The news that the John Jay College has determined that the abuse crisis in the Catholic Church had as its cause under-trained and under-supported priests, coupled with the turmoil of the 1960’s–and not celibacy or homosexuality as its cause– has generated all sorts of comments and criticisms. Many of these comments are accurate, like the criticism from SNAP— Survivors’ Network of Abuse by Priests– that the report is wholly silent about the role that the bishops and their naivete, denial and cover ups played.
Now, it may come as a surprise, but I do not think the study is wholly wrong in its basic conclusion– that the pedophilia problem was not "caused" by celibacy or homosexuality. I have written on this very topic before. To state the obvious, the modern problem of abuse of children by priests was caused by extraordinary high numbers of pedophiles in the priesthood– either drawn to the priesthood because of their pedophilia or as "products of the system." Less obvious, the problem was made worse by the Church’s abysmal system for selecting, training and monitoring priests; by a systematic failure of the Church to educate priests about how to live a celibate life and yet still be balanced and whole persons; and by bishops who made the problem worse by recirculating dangerous priests. My friend Richard Sipe, a former priest who has studied and written about the abuse problem in the Church for forty years, and who has testified on behalf of victims in hundreds of cases, has written about all of this extensively– most interestingly that the "cause" is not celibacy.
But the question that the John Jay Study does not answer– indeed the question that John Jay was not apparently asked– is how did the pedophilia "problem" become a full on "scandal," one that not only devastated thousands of innocent children, but also deeply, irrevocably scarred the image and credibility of the Catholic Church? For I take it as a given that society would not have been wholly shocked over the last ten or fifteen years by revelations that the Catholic Church had an active pedophilia problem. Indeed, similar revelations have come out about the Boy Scouts of America, the LDS (Mormon) Church, and other such organizations, and as of yet no great national scandal has resulted. I say this because, as of yet, the public has not yet been saturated with story after story of how the hierarchies of these organizations engaged in a systematic and calculated cover up of the problem. But the "problem" of abuse in the Catholic Church became a worldwide "scandal" once it began to become clear that this was not just a problem of the actions of a number of sick and twisted priests, but was fundamentally a problem of disintegrating spiritual integrity, and the actions of too many bishops, cardinals and others in high places who, over and over again, here, there, and seemingly everywhere, refused to act in the Spirit of Christ and do the right thing. This is the "cause" of the scandal.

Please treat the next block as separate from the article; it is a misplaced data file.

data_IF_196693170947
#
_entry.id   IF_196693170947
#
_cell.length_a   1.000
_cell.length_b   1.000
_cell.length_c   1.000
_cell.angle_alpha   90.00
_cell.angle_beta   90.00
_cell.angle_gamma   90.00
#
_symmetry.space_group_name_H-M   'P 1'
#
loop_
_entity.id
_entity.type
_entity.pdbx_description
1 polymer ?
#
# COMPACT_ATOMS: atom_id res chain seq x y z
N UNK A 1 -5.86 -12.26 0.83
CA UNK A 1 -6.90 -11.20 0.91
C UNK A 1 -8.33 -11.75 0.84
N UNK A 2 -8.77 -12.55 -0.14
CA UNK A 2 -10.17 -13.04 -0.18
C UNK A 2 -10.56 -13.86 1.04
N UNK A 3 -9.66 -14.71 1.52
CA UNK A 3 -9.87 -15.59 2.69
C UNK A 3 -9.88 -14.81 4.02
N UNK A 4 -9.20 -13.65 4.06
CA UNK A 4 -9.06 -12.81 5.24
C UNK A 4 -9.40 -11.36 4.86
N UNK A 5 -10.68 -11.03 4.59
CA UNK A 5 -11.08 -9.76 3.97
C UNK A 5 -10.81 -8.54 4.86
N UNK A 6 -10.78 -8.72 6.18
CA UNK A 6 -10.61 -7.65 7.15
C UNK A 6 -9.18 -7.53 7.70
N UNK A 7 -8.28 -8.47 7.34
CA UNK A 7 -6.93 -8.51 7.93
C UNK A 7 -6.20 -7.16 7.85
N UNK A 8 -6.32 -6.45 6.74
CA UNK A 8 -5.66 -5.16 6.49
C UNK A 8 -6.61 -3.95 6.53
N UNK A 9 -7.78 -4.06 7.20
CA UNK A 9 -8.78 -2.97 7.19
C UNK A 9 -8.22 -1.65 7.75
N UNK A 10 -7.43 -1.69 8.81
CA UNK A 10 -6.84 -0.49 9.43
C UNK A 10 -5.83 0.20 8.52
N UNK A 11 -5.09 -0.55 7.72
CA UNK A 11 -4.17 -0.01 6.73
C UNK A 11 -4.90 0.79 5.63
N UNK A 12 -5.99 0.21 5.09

And it is truly tragic: not only did it visit unfathomable suffering upon the most vulnerable and innocent members of the Church, the children, but it scarred, perhaps permanently, the respect that society once bestowed upon the Catholic Church. As a Christian, when I hear radical secularists ridiculing Christianity, especially Catholicism, because of the child abuse scandals, I cringe at the knowledge that it was the actions of the Church leadership– at least if not moreso than the actions of the pedophiles themselves– that provided the ammunition for the Church’s enemies to use against it.
So the John Jay study is perhaps not so flawed, at least as far as it goes. The problem is that it does not go far enough. It does not ask the biggest question– not what caused the "pedophilia problem," but rather, what caused the "pedophilia scandal?" It is not John Jay’s fault that they did not answer this question; after all, they were not asked.